I recently had a long discussion with a friend about the entire mentality for some/most people in America. In Asia credit cards never seemed to catch on. My fiance from Hong Kong (NOT CHINA!! as she like to clarify) had a hard time even grasping what a credit card was even for, or why anyone would want/need it. In Japan, it’s still very much a cash based society. I recall having to carry around several hundreds of dollars on a nearly daily basis and not feeling weird about it. Doesn’t help that you spend $100’s like you would $20’s here though. Though I have no big sample size, it seems that in Europe there does not seem to be the huge problems with credit debt as there is here.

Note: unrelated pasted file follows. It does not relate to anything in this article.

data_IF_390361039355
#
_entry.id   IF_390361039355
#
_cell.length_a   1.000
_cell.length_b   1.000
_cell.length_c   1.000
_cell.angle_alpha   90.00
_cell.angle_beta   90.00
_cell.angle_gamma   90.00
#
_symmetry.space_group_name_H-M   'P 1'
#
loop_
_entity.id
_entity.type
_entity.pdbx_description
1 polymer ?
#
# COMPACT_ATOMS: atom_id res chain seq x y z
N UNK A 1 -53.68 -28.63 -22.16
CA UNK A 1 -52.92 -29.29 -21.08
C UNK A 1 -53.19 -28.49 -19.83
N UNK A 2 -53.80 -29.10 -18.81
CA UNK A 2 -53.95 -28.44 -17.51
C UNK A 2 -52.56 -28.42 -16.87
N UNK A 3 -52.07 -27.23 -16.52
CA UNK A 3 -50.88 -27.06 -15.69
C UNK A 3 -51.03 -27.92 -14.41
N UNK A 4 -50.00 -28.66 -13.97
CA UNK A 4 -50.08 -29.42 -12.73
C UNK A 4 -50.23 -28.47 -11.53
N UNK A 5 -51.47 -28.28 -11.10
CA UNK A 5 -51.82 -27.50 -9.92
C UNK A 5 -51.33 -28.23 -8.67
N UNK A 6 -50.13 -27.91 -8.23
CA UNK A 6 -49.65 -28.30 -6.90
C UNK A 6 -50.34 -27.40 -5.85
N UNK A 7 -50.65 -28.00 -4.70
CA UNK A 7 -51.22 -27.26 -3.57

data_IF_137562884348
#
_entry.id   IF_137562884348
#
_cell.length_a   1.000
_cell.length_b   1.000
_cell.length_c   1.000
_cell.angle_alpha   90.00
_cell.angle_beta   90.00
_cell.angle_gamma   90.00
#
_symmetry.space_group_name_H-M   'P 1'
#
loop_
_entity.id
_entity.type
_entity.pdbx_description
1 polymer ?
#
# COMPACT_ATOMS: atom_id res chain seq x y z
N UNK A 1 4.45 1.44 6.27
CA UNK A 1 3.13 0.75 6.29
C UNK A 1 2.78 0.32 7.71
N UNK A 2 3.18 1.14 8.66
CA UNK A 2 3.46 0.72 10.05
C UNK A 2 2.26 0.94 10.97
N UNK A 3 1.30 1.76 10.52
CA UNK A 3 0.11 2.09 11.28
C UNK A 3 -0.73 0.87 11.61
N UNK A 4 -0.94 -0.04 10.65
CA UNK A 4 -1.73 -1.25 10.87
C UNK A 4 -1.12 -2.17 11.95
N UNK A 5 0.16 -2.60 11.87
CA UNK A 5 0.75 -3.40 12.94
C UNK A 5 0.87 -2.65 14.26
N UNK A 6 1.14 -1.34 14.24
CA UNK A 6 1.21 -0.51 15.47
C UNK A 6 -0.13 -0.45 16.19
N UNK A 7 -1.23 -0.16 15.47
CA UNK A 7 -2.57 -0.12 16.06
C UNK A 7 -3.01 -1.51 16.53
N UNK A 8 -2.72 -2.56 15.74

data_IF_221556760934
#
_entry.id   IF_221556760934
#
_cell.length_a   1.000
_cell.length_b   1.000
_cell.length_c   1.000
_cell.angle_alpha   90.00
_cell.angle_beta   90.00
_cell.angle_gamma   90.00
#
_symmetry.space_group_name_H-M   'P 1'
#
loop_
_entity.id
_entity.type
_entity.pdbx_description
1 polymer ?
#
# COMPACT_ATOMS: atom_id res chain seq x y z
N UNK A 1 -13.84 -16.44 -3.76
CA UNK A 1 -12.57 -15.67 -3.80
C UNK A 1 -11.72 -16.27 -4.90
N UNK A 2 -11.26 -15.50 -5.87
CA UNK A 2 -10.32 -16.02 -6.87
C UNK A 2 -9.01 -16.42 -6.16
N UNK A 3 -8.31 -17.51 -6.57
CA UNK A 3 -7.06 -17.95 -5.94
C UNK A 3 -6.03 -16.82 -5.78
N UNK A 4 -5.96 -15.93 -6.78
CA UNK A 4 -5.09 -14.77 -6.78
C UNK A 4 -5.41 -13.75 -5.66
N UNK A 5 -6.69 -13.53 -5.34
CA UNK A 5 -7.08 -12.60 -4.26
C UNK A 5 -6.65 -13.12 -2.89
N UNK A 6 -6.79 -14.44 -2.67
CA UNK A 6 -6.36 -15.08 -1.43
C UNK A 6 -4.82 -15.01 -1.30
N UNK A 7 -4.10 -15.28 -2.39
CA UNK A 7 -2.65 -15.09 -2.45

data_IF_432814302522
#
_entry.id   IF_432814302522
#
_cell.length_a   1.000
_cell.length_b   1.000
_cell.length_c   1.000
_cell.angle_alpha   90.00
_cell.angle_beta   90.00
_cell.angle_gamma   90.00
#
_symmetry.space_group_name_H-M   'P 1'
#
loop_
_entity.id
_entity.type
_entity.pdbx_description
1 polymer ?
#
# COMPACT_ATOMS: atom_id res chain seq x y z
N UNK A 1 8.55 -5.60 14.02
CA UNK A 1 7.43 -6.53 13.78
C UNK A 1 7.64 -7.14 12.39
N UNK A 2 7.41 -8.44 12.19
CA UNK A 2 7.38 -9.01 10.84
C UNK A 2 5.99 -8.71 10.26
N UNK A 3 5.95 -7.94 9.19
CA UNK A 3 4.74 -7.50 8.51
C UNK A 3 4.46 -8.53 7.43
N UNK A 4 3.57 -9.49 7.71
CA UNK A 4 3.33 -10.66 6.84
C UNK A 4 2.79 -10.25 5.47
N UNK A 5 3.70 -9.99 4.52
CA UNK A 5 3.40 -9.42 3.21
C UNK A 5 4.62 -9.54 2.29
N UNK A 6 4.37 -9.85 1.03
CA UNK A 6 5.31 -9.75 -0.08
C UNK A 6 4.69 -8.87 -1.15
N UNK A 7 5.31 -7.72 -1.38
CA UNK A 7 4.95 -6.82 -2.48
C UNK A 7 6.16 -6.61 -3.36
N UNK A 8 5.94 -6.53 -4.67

Our own theory was two fold. Firstly that the whole “American Dream” had given people a sense of entitlement for just accumulating stuff, and more stuff. The other problem we theorized was that many people who are now 30-40 were raised in a very ‘instant sastifaction’ kind of way. Indeed my parents had a rough time! So they did spoil me a lot when I was a kid, not their fault but they obviously wanted to give me what they never had as typical immigrant parents. When you’re raised like this, you get trained to having your cravings satisfied immediately. Complement this with a device that allows you to get anything you want, whenever you want, and it’s a disaster waiting to happen.

    Fortunately my dad managed to instill me with the fear of god every once and awhile, and actually was pretty financially savvy! He’s been putting money in IRAs way before it was ‘cool’ or the status quo to do so, pretty much since the 60s.